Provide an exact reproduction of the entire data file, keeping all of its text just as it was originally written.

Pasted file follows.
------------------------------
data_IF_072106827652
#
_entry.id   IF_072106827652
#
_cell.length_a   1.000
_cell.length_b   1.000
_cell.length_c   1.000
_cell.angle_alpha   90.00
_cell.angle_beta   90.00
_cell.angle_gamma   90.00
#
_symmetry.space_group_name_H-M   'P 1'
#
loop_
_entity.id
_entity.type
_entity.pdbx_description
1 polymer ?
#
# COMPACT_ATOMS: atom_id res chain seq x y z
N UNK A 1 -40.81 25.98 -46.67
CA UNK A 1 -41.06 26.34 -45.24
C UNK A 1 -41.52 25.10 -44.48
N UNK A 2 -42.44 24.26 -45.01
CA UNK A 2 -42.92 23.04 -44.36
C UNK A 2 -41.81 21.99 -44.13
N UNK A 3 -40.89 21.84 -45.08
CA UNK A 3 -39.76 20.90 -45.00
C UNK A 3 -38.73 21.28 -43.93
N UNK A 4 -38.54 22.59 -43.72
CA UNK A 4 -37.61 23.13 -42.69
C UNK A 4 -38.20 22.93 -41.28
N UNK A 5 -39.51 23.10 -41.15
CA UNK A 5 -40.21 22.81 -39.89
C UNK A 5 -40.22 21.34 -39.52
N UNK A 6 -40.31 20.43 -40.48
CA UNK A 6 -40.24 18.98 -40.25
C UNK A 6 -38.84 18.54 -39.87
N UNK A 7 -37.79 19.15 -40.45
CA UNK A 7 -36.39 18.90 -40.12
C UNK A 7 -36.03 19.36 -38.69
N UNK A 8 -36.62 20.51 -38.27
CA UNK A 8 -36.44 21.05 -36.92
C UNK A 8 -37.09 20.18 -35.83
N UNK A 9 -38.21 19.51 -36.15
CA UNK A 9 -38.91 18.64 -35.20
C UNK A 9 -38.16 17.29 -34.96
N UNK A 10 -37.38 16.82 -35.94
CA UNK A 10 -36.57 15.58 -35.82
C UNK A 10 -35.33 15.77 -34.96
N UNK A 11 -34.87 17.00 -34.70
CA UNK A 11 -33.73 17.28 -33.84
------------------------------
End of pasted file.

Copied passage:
data_IF_072106827652
#
_entry.id   IF_072106827652
#
_cell.length_a   1.000
_cell.length_b   1.000
_cell.length_c   1.000
_cell.angle_alpha   90.00
_cell.angle_beta   90.00
_cell.angle_gamma   90.00
#
_symmetry.space_group_name_H-M   'P 1'
#
loop_
_entity.id
_entity.type
_entity.pdbx_description
1 polymer ?
#
# COMPACT_ATOMS: atom_id res chain seq x y z
N UNK A 1 -40.81 25.98 -46.67
CA UNK A 1 -41.06 26.34 -45.24
C UNK A 1 -41.52 25.10 -44.48
N UNK A 2 -42.44 24.26 -45.01
CA UNK A 2 -42.92 23.04 -44.36
C UNK A 2 -41.81 21.99 -44.13
N UNK A 3 -40.89 21.84 -45.08
CA UNK A 3 -39.76 20.90 -45.00
C UNK A 3 -38.73 21.28 -43.93
N UNK A 4 -38.54 22.59 -43.72
CA UNK A 4 -37.61 23.13 -42.69
C UNK A 4 -38.20 22.93 -41.28
N UNK A 5 -39.51 23.10 -41.15
CA UNK A 5 -40.21 22.81 -39.89
C UNK A 5 -40.22 21.34 -39.52
N UNK A 6 -40.31 20.43 -40.48
CA UNK A 6 -40.24 18.98 -40.25
C UNK A 6 -38.84 18.54 -39.87
N UNK A 7 -37.79 19.15 -40.45
CA UNK A 7 -36.39 18.90 -40.12
C UNK A 7 -36.03 19.36 -38.69
N UNK A 8 -36.62 20.51 -38.27
CA UNK A 8 -36.44 21.05 -36.92
C UNK A 8 -37.09 20.18 -35.83
N UNK A 9 -38.21 19.51 -36.15
CA UNK A 9 -38.91 18.64 -35.20
C UNK A 9 -38.16 17.29 -34.96
N UNK A 10 -37.38 16.82 -35.94
CA UNK A 10 -36.57 15.58 -35.82
C UNK A 10 -35.33 15.77 -34.96
N UNK A 11 -34.87 17.00 -34.70
CA UNK A 11 -33.73 17.28 -33.84